Bible Readings and Devotion for July 5 & 6, 2020
Here are the references for the readings. Please look these up in your print Bible, your smartphone app Bible, or your online Bible:
Devotion for July 5 & 6, 2020
By Pastor David Tinker
As long as I can remember I have had Jewish friends and relatives. Here are a few examples:
*As a little boy our neighbors across the street were Jewish.
*For many years now one of my best friends in the world has been married to a Jewish man.
*I had a number of friends and acquaintances in college who were Jewish.
*One of my closest workmates at KUHT, channel 8 in Houston, was a Jewish woman about my age.
*Most prominent among my Jewish associates has been my Aunt Karen and Uncle Jerry, and their family.
We never made a big deal about our close relatives being Jewish. My parents taught me to respect them and to love them. One small thing I would note was at mealtimes. Whenever my aunt and uncle were visiting my mother would make sure there were appropriate choices with respect to a moderate version of a Kosher diet for our relatives at meals. Sometime this would simply include two kinds of meat for a large family dinner. I remember one Christmas dinner when they were at our home. The meal would typically have ham. My mother also prepared a turkey. I gently observed my uncle quietly pass on helping himself to the ham. Had I not been watching at that moment I would not have seen it happen at all. Everybody had plenty to eat, so it was not an issue. My aunt and uncle have always been gentle and courteous in all interactions, and we treated them likewise. These various interactions with my beloved aunt and uncle and cousins gave me an introduction to the dietary rules of Judaism.
In our readings from Acts on both days for this devotion we have a discussion among the church leaders regarding allowing non-Jews, or Gentiles, into the body of believers. The conclusion is that yes, Gentiles can become Christians. In the overall view of the New Testament it is concluded that Gentiles do not have to become Jews first, and then become Christians. This is a prominent part of the teachings in the book of Galatians.
In our readings God uses a vision given to St. Peter regarding Kosher and non-Kosher food to make this point. Here is how St. Peter explained the vision: ““I was in the city of Joppa praying, and in a trance I saw a vision. There was something like a large sheet coming down from heaven, being lowered by its four corners; and it came close to me. 6 As I looked at it closely I saw four-footed animals, beasts of prey, reptiles, and birds of the air. 7 I also heard a voice saying to me, ‘Get up, Peter; kill and eat.’ 8 But I replied, ‘By no means, Lord; for nothing profane or unclean has ever entered my mouth.’ 9 But a second time the voice answered from heaven, ‘What God has made clean, you must not call profane.’ 10 This happened three times; then everything was pulled up again to heaven. 11 At that very moment three men, sent to me from Caesarea, arrived at the house where we were. 12 The Spirit told me to go with them and not to make a distinction between them and us. These six brothers also accompanied me, and we entered the man’s house.” Acts 11:5-12.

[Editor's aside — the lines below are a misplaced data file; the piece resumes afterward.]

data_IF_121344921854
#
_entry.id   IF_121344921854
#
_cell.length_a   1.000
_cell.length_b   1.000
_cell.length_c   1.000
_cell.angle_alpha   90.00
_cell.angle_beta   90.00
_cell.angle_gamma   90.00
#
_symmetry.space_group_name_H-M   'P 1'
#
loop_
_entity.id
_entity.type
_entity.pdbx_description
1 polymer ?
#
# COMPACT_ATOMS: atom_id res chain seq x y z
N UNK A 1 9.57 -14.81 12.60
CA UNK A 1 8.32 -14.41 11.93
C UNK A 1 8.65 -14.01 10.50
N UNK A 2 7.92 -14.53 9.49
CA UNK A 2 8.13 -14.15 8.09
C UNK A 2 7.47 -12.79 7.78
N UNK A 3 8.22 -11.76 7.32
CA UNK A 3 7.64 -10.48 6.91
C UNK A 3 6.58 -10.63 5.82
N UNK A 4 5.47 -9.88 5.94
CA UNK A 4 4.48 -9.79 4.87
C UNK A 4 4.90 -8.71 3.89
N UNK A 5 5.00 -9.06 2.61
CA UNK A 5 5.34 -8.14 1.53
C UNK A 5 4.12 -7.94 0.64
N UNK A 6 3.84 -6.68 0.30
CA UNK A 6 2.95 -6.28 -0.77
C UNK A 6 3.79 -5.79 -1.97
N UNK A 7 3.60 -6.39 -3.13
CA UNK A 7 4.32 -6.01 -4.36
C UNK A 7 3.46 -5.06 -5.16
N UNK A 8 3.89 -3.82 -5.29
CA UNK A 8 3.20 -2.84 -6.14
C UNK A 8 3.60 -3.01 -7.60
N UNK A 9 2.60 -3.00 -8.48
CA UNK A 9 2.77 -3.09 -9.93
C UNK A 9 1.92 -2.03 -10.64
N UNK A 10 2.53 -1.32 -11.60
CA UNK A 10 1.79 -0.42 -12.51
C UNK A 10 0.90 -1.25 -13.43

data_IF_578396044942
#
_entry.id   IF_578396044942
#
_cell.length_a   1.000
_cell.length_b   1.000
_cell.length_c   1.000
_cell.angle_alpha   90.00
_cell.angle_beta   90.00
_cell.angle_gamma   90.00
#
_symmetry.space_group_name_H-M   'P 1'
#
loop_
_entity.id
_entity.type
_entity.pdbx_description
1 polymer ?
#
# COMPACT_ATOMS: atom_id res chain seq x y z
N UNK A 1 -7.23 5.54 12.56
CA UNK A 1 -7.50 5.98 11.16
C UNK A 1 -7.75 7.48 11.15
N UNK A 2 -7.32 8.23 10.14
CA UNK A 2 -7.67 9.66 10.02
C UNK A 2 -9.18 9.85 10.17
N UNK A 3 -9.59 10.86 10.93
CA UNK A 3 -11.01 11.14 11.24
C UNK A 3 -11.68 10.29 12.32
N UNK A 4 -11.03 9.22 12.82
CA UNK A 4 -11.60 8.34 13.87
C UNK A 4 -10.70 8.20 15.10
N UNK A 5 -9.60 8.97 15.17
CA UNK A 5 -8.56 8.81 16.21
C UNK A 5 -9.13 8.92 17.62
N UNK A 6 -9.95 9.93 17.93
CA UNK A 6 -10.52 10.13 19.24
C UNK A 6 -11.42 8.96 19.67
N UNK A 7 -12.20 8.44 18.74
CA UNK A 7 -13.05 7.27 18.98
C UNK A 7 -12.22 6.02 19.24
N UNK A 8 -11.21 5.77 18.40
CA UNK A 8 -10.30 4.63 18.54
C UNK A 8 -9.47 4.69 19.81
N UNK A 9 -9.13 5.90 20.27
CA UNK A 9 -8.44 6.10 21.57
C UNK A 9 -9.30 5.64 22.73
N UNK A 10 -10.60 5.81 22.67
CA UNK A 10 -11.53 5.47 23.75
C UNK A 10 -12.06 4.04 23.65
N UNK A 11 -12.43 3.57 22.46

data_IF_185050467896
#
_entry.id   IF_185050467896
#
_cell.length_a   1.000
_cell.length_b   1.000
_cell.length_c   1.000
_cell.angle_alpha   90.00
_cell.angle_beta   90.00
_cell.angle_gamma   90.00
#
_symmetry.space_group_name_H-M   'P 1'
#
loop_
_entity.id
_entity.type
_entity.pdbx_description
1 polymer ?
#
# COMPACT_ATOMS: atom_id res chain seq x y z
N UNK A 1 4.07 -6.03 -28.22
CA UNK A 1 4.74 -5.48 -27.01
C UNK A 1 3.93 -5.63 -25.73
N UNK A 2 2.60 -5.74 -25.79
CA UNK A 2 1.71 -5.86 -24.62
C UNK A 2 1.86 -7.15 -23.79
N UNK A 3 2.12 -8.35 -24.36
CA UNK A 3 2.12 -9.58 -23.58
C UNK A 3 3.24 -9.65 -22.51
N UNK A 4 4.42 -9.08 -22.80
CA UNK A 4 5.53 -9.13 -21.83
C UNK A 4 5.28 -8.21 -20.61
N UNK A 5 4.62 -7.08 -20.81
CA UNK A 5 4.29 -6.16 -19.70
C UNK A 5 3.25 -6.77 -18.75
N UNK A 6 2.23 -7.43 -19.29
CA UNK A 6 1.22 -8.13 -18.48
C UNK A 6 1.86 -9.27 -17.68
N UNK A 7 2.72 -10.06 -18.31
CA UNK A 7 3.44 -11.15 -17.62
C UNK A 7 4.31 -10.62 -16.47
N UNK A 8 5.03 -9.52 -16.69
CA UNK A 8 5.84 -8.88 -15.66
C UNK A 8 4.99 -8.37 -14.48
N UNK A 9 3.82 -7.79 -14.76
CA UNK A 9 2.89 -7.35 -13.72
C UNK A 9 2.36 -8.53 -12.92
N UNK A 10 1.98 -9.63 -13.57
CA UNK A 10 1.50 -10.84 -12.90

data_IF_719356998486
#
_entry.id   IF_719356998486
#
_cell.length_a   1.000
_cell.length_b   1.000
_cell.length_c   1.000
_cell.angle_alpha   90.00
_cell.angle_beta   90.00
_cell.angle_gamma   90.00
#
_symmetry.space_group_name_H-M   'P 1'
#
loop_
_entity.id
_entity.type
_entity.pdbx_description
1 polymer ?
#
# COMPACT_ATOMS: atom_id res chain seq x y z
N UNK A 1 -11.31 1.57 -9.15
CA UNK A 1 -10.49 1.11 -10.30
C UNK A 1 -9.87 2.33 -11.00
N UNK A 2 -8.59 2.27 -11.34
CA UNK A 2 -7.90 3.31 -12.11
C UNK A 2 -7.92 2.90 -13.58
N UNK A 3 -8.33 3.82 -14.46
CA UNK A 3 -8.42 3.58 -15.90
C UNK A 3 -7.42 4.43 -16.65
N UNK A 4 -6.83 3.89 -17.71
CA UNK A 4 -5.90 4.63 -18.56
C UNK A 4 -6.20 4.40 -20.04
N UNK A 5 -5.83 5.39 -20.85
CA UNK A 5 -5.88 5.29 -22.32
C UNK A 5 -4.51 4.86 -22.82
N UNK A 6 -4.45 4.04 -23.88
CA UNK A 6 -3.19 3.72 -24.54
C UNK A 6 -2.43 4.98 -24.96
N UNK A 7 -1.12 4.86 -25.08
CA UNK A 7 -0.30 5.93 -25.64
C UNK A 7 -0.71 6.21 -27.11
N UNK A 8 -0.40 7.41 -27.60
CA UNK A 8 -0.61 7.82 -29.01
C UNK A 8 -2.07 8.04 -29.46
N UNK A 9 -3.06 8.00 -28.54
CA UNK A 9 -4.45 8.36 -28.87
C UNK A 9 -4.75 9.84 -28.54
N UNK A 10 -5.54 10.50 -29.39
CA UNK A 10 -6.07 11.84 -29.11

The point here is not just about Kosher food and non-Kosher food. This revelation does allow Christians to eat a non-Kosher died. In this context, though, it is also about God’s abundant grace and his will to include people of all backgrounds in the Body of Christ. The Lord tells St. Peter, “What God has made clean, you must not call profane.” This is a powerful statement about what God does for us in Jesus. By God’s merciful goodness and the forgiveness of our sin, people are made and announced as clean. God’s Word is powerful and good. It supersedes our opinions and prejudices. All people are invited to be followers of Jesus, no matter what we humans say about it.
This was a change for many in the church. This started as a group of Jewish people who followed a Jewish teacher. His life and ministry were all about fulfilling the prophetic Word in the Hebrew Bible of the Jews. For those who paid attention to what Jesus said, this was not a new idea, for he said his message both for the Jews and the world. For those who had diligently studied the Old Testament, this was not new idea, for the prophets told of God’s will to include the Gentiles, or the “Nations,” in his saving work. Ultimately, we understand this vision given to St. Peter to be the continuation of God’s plan for bringing the Good News to the whole of humanity. This Good News is for you as well, no matter what your background may be, Jew or Gentile.
A prayer of Catherine of Siena
Power of the eternal Father, help me. Wisdom of the Son, enlighten the eye of my understanding. Tender mercy of the Holy Spirit, unite my heart to yourself. Eternal God, restore health to the sick and life to the dead. Give us a voice, your own voice, to cry out to you for mercy for the world. You, light, give us light. You, wisdom, give us wisdom. You, supreme strength, strengthen us.
Prayer from Evangelical Lutheran Worship. Copyright © 2020 Augsburg Fortress. All rights reserved.